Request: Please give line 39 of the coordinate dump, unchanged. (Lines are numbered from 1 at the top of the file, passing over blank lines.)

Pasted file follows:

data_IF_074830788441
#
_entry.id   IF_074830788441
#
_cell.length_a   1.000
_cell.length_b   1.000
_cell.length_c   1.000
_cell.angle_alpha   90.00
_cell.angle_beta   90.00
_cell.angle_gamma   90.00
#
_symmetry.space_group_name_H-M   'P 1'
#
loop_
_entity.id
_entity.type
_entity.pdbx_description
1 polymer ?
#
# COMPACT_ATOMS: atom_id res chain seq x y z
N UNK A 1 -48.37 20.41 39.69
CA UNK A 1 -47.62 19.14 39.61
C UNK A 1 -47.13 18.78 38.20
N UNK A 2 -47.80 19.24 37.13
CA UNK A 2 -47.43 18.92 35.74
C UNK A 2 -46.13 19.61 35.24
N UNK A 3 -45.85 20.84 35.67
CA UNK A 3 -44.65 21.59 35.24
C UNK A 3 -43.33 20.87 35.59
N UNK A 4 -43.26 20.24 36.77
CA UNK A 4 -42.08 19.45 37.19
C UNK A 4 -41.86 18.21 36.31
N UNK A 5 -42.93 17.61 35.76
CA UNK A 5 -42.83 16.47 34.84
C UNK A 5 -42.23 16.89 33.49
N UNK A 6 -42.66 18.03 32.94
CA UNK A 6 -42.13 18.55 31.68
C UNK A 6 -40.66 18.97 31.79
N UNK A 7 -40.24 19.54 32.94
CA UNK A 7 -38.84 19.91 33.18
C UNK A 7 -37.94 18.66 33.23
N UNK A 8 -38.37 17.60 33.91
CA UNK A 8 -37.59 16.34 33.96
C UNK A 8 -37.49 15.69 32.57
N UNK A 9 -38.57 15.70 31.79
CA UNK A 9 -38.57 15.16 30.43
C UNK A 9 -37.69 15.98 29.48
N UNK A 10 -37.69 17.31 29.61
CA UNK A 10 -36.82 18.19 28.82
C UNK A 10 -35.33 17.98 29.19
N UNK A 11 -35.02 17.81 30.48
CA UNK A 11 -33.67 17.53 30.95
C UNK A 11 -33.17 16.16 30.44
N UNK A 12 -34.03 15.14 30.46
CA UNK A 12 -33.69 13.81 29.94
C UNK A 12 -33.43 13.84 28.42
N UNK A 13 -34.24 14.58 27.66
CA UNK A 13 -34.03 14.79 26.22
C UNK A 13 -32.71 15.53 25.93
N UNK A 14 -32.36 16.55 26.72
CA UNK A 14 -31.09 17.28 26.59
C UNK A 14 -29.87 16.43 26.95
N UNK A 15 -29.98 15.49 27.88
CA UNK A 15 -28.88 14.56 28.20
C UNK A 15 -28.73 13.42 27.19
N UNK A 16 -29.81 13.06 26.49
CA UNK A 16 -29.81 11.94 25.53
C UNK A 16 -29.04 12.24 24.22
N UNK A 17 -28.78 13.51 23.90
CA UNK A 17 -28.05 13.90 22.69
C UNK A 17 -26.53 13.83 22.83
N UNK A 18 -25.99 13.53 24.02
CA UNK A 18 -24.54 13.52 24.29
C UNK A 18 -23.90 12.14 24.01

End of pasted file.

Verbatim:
N UNK A 7 -40.24 19.54 32.94